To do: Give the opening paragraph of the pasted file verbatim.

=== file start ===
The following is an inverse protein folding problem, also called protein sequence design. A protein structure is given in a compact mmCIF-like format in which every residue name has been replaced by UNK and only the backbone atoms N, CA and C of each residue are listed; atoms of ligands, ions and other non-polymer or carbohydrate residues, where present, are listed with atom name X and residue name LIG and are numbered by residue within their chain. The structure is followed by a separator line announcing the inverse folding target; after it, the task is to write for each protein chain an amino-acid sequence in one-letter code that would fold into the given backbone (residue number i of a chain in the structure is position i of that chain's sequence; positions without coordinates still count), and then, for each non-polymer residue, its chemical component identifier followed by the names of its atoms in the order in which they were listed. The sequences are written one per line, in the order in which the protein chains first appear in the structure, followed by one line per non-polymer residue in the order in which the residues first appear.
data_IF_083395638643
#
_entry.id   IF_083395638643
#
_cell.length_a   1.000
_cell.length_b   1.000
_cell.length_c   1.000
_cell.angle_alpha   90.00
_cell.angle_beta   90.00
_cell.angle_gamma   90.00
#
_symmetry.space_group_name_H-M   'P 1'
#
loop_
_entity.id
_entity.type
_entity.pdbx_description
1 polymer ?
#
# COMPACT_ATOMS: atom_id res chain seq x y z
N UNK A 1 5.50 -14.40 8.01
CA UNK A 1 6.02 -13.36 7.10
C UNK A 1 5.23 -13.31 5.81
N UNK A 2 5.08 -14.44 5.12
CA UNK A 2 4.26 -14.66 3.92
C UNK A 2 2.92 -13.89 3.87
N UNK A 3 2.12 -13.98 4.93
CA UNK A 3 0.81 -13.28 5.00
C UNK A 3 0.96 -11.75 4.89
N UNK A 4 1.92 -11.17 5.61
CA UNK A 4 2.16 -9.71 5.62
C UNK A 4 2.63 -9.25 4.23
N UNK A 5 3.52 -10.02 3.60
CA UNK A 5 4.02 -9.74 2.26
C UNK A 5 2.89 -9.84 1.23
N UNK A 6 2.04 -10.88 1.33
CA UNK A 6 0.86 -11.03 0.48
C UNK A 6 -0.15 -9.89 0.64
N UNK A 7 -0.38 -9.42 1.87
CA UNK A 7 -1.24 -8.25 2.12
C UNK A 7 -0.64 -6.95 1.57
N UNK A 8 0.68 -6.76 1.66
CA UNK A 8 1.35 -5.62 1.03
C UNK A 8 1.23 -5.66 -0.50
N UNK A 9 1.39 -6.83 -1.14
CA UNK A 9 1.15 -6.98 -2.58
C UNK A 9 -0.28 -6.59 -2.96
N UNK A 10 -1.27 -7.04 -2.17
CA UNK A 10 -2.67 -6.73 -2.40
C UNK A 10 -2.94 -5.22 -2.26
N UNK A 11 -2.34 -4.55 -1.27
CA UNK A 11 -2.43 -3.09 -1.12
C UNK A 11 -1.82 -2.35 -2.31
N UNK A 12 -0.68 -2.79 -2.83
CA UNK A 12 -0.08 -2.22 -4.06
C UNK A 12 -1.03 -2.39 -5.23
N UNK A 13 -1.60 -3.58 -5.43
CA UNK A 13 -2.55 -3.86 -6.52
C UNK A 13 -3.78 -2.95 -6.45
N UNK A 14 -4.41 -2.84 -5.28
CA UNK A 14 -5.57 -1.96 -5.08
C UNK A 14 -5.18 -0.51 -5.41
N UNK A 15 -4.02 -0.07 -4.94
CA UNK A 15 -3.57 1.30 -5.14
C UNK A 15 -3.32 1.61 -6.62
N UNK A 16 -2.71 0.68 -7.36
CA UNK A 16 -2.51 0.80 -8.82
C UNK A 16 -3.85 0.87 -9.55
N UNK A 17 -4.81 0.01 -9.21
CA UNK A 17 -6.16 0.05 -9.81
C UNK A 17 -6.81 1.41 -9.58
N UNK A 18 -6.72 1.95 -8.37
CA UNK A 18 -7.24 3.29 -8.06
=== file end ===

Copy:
The following is an inverse protein folding problem, also called protein sequence design. A protein structure is given in a compact mmCIF-like format in which every residue name has been replaced by UNK and only the backbone atoms N, CA and C of each residue are listed; atoms of ligands, ions and other non-polymer or carbohydrate residues, where present, are listed with atom name X and residue name LIG and are numbered by residue within their chain. The structure is followed by a separator line announcing the inverse folding target; after it, the task is to write for each protein chain an amino-acid sequence in one-letter code that would fold into the given backbone (residue number i of a chain in the structure is position i of that chain's sequence; positions without coordinates still count), and then, for each non-polymer residue, its chemical component identifier followed by the names of its atoms in the order in which they were listed. The sequences are written one per line, in the order in which the protein chains first appear in the structure, followed by one line per non-polymer residue in the order in which the residues first appear.